The potential for a 90 day window to elapse between adding a resource to an aggregation and the ability of the aggregation to fully participate in a market is why I rated this item grouping among the worst for Aggregators. Many Aggregators (like Leap) would prefer to move more quickly and begin securing value for our partners as fast as possible. Unfortunately, these barriers will remain a go-to-market obstacle for the foreseeable future.


Next up, let’s move in a more positive direction with a focus on some coordination issues.



Operational Coordination

A topic previously discussed in this space - how the heck are Aggregators, the ISO and DUs going to transmit data in the day-ahead timeframe and talk to one another during real-time market operations? Well, it seems like FERC ended up in a similar place. There are two broader categories here, let’s focus first on the upper right, totally unambiguous wins for Aggregators.


The items in the upper right corner of our ranking are both related to requests the NYTOs made in their filings on the topic of default reliability risks. The TOs preferred the status quo to be one in which they have to clear an aggregation as not a reliability risk, with an implied default position of DER being a risk to reliability. This would have been a terrible outcome for Aggregators and certainly not in the stated language of removing market barriers present in Order 2222.


Instead, FERC states that if a DU does not present a reliability risk finding, then it is reasonable for the NYISO to assume that one does not exist. Additionally, the TOs argued that Aggregators should be required to engage in mitigation measures around reliability risks before risks are even raised. This was also dismissed by FERC. In short, reliability risks must be explicitly raised by a DU during their review period to warrant mitigation measures and the default posture of any application is non-impact when it comes to reliability.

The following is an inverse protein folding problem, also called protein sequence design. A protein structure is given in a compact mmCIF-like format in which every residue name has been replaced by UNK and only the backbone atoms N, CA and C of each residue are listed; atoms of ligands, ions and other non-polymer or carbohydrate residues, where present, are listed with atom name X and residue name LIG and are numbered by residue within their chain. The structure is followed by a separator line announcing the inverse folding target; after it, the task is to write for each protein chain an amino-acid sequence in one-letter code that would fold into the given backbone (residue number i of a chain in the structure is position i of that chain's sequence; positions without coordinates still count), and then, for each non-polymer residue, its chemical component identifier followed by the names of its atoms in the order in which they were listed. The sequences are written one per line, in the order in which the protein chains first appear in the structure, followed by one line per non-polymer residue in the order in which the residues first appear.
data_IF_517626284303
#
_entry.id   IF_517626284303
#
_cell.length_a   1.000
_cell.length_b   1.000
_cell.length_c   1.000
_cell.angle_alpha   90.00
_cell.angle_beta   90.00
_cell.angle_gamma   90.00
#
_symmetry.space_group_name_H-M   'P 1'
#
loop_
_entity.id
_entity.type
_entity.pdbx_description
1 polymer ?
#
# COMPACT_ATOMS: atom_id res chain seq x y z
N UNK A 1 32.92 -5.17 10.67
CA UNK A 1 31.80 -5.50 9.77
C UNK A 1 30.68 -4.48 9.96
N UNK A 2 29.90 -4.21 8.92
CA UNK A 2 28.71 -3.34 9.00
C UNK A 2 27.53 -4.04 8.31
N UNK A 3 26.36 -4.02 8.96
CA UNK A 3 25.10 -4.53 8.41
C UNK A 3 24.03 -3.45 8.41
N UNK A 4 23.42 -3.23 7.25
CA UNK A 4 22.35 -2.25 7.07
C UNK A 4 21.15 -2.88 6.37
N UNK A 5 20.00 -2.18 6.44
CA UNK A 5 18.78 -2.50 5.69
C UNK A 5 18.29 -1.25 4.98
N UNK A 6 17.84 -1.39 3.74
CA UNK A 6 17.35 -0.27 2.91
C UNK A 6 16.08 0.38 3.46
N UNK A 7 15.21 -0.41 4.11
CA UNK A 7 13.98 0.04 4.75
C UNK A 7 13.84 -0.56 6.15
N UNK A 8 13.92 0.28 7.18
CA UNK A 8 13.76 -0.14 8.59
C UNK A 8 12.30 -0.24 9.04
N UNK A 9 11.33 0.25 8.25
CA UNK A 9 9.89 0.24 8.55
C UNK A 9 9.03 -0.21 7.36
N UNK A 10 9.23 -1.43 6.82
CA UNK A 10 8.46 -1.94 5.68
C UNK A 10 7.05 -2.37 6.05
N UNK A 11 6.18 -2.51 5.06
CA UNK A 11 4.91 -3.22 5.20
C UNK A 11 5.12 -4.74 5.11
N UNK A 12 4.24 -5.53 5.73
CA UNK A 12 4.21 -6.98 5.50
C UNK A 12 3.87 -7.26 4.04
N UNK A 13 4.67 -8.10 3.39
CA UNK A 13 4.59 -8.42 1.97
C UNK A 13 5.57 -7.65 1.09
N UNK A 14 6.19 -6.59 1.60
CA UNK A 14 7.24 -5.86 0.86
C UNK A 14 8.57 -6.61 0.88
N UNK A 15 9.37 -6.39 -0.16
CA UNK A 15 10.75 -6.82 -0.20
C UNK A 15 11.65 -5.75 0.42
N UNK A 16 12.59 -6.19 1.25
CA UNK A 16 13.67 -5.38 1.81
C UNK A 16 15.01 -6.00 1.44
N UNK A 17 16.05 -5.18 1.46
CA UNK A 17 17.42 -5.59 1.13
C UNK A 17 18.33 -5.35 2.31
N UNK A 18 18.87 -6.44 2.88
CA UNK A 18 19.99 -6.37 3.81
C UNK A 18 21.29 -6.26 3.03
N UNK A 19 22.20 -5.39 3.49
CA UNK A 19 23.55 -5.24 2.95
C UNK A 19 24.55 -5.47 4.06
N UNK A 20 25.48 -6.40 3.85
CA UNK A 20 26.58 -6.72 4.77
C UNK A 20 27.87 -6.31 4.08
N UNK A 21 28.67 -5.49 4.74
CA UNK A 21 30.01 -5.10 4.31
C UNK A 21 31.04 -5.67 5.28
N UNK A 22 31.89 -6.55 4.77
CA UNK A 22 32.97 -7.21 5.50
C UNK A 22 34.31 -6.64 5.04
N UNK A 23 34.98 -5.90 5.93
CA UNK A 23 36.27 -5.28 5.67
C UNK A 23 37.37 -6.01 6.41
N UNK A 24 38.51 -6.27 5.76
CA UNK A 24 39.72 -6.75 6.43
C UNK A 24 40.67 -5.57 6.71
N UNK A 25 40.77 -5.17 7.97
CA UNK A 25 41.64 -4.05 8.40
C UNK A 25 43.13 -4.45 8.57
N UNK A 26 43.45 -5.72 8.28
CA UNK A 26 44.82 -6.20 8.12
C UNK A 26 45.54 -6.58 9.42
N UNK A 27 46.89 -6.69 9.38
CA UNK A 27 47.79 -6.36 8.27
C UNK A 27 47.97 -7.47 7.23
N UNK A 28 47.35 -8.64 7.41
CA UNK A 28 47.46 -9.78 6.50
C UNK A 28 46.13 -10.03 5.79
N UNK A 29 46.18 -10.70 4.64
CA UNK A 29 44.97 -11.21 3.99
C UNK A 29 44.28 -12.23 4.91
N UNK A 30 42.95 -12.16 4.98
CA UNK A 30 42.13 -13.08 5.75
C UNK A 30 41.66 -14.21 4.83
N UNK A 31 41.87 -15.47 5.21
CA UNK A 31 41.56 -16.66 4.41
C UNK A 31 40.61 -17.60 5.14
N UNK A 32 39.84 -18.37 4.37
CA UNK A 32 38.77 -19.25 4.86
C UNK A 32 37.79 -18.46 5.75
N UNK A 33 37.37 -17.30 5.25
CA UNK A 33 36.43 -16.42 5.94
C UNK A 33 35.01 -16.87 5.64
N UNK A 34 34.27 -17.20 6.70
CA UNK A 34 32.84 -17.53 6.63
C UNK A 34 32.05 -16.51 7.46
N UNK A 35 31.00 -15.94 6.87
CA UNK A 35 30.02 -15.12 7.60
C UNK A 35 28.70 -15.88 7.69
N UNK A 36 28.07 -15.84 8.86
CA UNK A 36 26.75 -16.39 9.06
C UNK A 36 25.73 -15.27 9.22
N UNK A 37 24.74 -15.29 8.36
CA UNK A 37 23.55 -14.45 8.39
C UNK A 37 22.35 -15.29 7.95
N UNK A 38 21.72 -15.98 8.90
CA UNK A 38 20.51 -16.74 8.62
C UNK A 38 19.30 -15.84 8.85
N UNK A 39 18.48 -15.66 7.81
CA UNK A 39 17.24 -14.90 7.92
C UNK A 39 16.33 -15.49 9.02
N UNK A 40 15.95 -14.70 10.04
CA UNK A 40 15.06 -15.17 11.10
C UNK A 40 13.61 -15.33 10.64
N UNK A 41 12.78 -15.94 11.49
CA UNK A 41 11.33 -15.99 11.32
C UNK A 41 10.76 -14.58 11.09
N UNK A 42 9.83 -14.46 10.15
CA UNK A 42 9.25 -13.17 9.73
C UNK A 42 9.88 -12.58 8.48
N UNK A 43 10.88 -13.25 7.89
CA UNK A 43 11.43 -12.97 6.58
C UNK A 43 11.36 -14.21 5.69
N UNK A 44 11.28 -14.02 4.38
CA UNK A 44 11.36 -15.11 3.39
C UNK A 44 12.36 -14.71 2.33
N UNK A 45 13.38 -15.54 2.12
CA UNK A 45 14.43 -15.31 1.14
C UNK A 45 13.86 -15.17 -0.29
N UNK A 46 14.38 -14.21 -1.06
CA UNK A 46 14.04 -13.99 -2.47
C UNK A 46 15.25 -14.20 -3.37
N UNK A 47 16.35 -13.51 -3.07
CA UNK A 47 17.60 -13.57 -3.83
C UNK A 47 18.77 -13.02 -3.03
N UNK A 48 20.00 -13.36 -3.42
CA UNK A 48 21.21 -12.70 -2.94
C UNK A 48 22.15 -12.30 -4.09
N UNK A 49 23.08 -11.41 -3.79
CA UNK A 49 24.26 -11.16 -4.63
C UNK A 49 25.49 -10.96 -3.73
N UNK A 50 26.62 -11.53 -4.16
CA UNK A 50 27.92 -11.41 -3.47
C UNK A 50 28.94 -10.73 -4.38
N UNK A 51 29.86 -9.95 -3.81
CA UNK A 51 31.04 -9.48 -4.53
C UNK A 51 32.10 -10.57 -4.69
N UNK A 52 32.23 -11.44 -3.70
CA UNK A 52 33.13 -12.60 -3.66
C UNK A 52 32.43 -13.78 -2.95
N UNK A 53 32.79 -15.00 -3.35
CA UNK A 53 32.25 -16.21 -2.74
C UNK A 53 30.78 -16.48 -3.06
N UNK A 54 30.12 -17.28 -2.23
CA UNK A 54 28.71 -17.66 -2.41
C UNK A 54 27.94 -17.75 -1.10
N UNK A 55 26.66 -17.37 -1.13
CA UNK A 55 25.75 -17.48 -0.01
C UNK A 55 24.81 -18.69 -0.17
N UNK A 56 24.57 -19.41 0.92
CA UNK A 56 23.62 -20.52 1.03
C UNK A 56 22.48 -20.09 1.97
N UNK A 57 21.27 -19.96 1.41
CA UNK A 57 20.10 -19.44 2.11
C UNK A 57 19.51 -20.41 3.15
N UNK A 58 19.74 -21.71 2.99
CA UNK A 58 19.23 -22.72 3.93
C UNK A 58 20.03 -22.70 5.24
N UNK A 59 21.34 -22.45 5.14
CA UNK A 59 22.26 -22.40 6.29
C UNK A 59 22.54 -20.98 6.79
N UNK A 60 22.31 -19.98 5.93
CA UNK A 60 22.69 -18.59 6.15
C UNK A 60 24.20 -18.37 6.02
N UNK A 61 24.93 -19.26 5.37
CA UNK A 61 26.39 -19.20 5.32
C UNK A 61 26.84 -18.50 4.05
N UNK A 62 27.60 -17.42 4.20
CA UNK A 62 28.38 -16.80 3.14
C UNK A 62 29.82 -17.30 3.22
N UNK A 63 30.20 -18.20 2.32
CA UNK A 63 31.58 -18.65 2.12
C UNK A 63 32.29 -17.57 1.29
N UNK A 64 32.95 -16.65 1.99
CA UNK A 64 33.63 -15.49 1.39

The second set of Aggregator wins in this space relates to day-to-day coordination. FERC here cited comments Leap submitted as part of the AEE filing, which noted the lack of materials on how coordination will actually occur beyond referring to manuals and processes which rely on phone calls and emails - not exactly cutting edge stuff. Additionally, the existing procedures are biased towards large centralized generation facilities where a single plant manager can effectively modify operations at the entire facility in person. In the modern DER aggregation context, operations are carried out seamlessly and instantaneously using the internet and other telecommunications technologies.


These wins are not unambiguously in the upper right because FERC is only requiring the NYISO to provide more detail and encouraging the ISO to engage stakeholders, not discussing specific actions which would benefit Aggregators. The forthcoming final compliance filing could move these items to the left or right, but for now, just the fact they are being addressed is a positive from our perspective.


Next week, we will continue our discussion with insights on participation eligibility.